Top 10 Prospects (2017): Kansas City Royals: Is There Any Value In A Barren System?

by Eric Stashin (aka The Rotoprofessor)

As they have been a successful franchise over the past few years, the Royals have dealt away some prospects to push towards a World Series title.  At the end of the day no one is going to complain with the results, but thanks to those moves and some failures among their prospects the system has been left extremely bare.  Is there anyone that catches our attention?  Let’s take a look:

 

1) Hunter Dozier – Third Baseman/Outfielder
Grade – B
ETA – Already Arrived

At 25-years old the time has come for the former eighth overall selection in 2013 to show his true value and upside.  He showed signs in 2016, including getting his first taste of the Majors, as he combined to hit 23 HR (as well as 45 doubles and 1 triple) across three levels.  He doesn’t have much speed, so the question comes down to how the power develops and if he can make consistent contact.  The latter has always been an issue, though he did make strides last season:

  • Double-A (110 PA) – 20.9%
  • Triple-A (434 PA) – 23.0%

Obviously that’s not a highly impressive mark, especially with the potential for it to jump a little bit further.  Barring a further improvement there the average could be limited, so unless he taps in and starts slugging 30+ HR (unlikely) he’s a solid, but unspectacular prospect.

 

2) Matt Strahm – Left-Handed Pitcher
Grade – B
ETA – Already Arrived

Strahm thrived coming out of the bullpen for the Royals in ’16 (1.23 ERA, 1.09 WHIP, 30 K over 22.0 IP), so it’s possible that the team continues to utilize him in that role.  However he showed much more than that in his 102.1 innings at Double-A, with 107 K vs. 23 BB.  In fact, over his minor league career he owns a 10.9 K/9 and a 3.0 BB/9.  With that type of potential to generate strikeouts while commanding the strike zone, as well as being left-handed, the upside is there to make an impact.  He may not be an ace, but he should be a solid contributor and get a shot to earn a starting role in the Majors.

 

3) Ryan O’Hearn – First Baseman
Grade – B-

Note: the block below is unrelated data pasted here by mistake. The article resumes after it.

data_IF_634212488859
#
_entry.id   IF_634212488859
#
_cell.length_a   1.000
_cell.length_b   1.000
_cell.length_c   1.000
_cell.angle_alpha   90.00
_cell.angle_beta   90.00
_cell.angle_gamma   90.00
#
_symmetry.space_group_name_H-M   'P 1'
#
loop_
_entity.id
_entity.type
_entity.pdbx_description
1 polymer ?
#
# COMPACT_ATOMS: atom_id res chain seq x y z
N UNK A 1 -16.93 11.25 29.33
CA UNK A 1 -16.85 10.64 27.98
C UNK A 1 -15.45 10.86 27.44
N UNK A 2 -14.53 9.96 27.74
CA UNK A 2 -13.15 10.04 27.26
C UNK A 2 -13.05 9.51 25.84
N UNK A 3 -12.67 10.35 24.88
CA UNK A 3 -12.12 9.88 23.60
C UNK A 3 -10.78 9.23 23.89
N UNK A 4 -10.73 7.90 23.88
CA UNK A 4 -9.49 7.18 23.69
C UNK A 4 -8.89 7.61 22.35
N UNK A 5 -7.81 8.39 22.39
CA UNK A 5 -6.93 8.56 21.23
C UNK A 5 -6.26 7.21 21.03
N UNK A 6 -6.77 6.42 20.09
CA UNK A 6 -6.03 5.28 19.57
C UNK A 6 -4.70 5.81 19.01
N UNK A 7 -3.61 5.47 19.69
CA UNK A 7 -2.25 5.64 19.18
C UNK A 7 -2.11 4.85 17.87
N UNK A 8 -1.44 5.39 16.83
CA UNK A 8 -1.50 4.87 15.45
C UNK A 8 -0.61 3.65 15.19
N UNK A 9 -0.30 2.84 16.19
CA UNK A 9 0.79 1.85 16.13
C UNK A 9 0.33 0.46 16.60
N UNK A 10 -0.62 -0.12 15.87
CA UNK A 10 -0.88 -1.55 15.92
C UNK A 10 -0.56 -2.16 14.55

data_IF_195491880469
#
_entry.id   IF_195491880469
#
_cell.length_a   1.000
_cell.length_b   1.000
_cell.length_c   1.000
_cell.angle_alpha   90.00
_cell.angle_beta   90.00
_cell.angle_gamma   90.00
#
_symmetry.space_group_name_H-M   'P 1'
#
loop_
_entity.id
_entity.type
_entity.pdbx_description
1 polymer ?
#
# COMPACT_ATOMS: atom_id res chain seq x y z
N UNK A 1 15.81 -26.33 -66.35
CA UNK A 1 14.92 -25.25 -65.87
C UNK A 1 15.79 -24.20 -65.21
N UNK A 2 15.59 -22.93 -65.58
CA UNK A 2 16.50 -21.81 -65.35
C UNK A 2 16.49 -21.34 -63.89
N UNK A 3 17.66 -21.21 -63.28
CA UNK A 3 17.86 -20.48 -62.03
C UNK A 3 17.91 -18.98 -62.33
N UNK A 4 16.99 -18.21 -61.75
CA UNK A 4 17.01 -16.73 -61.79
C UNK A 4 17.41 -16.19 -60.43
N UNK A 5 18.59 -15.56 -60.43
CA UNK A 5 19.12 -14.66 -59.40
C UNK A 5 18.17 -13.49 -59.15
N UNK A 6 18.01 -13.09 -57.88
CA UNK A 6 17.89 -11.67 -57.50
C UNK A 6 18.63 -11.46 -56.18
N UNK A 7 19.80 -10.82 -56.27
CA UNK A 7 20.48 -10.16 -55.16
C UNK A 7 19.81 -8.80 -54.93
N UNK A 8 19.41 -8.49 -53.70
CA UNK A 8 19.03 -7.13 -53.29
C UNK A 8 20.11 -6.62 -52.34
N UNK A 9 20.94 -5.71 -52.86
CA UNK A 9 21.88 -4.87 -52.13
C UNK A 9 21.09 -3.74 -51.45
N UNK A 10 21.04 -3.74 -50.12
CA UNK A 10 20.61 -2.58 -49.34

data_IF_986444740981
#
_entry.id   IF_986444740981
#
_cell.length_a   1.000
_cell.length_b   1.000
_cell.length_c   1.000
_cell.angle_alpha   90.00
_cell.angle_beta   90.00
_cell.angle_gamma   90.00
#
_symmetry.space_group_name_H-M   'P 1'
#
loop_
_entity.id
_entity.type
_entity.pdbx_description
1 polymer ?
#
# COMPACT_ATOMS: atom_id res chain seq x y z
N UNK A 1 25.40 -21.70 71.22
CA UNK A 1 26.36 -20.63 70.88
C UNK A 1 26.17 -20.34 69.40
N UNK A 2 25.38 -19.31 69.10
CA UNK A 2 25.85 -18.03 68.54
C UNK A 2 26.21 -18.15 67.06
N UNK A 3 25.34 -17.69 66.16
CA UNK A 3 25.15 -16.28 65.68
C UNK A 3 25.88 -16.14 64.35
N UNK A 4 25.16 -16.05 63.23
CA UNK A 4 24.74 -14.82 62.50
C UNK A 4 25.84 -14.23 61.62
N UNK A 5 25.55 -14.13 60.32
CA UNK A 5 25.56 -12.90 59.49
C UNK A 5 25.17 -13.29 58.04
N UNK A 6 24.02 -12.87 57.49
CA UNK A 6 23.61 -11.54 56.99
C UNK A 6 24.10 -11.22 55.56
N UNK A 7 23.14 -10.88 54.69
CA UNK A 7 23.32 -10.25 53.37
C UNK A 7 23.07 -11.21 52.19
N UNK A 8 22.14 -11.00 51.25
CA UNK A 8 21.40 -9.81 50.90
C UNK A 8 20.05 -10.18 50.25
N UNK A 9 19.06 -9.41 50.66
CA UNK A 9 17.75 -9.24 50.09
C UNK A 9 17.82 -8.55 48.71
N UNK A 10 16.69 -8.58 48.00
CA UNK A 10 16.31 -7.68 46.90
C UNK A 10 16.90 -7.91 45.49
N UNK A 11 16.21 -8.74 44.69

ETA – 2017/2018

Splitting time between High-A and Double-A in ’16 O’Hearn showed off his power potential, with 32 doubles, 2 triples and 22 HR (a .478 SLG).  After hitting 27 HR in ’15, there’s little question that he should bring power to the table.  Will he be able to make consistent enough contact to tap into it, though?  The strikeout rates last season certainly bring significant concern:

  • High-A (98 PA) – 27.6%
  • Double-A (466 PA) – 28.1%

Sure he hit .258 at Double-A, but he needed a .342 BABIP to get there.  With the strikeout rate likely to continue rising, unless he develops into a 40+ HR threat (ala Chris Carter) the overall upside is going to be limited.  He’s 23-years old, so this season is going to be an important one (especially as he should get his first taste of Triple-A).

 

4) Jorge Bonifacio – Outfielder
Grade – B-
ETA – 2017

Bonifacio spent all of 2016 at Triple-A, hitting .277 with 19 HR.  He’s clearly starting to tap into his power potential, though only adding 22 doubles and 6 triples while playing in the Pacific Coast League does bring some question into his overall upside.  It’s certainly not like he has elite speed nor does he own an impressive contact rate (23.3% strikeout rate, 9.1% walk rate in ’16).  Once a highly intriguing prospect, at this point it no longer appears like he’s going to be an impact bat in the Majors.

 

5) Josh Staumont – Right-Handed Pitcher
Grade – B-
ETA – 2018

He throws extremely hard (with reports that he hit triple digits coming out of the bullpen), and his 167 K over 123.1 IP last season shows his immense strikeout stuff.  Of course that came at a price with an unbelievable 104 BB, and you have to wonder if he’ll be able to figure out his mechanics enough to produce and avoid walking the ballpark.  If he could do that and stick as a starter, he has immense potential.  If not?  He could ultimately transition into a lights out reliever, with closer of the future potential, but he still would need to find his control in order to get there.

The Rest:

6) Miguel Almonte – Right-Handed Pitcher (Grade C+)

7) A.J. Puckett – Right-Handed Pitcher (Grade C+)

8) Khalil Lee – Outfielder (Grade – C+)
This is an aggressive ranking, but seeing him post 6 HR, 8 SB and a 14.9% walk rate in his first taste of professional baseball (222 PA) is promising.  At 18-years old there’s a long ways to go, but the 2016 third round pick is certainly a name worth monitoring.

9) Kyle Zimmer – Right-Handed Pitcher (Grade C+)

10) Chase Vallot – Catcher (Grade C)

Sources – Fangraphs, Baseball Reference, Brooks Baseball, MLB.com, MILB.com

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Grading System:
Grade A – Elite Prospects (aka potential future perennial All-Stars)
Grade B – Above Average Prospects (aka above average Major Leaguers, could develop into a potential All-Star)
Grade C – Average Prospects (aka solid, though unspectacular)
Grade D – Nothing More Than Roster Filler
Grade F – Move On

Make sure to check out all of our 2017 Prospect Rankings:

AL EastAL CentralAL West
Baltimore OriolesChicago White SoxHouston Astros
Boston Red SoxCleveland IndiansLos Angeles Angels
New York YankeesDetroit TigersOakland A's
Tampa Bay RaysKansas City RoyalsSeattle Mariners
Toronto Blue JaysMinnesota TwinsTexas Rangers
NL EastNL CentralNL West
Atlanta BravesChicago CubsArizona Diamondbacks
Miami MarlinsCincinnati RedsColorado Rockies
New York MetsMilwaukee BrewersLos Angeles Dodgers
Philadelphia PhilliesPittsburgh PiratesSan Diego Padres
Washington NationalsSt. Louis CardinalsSan Francisco Giants

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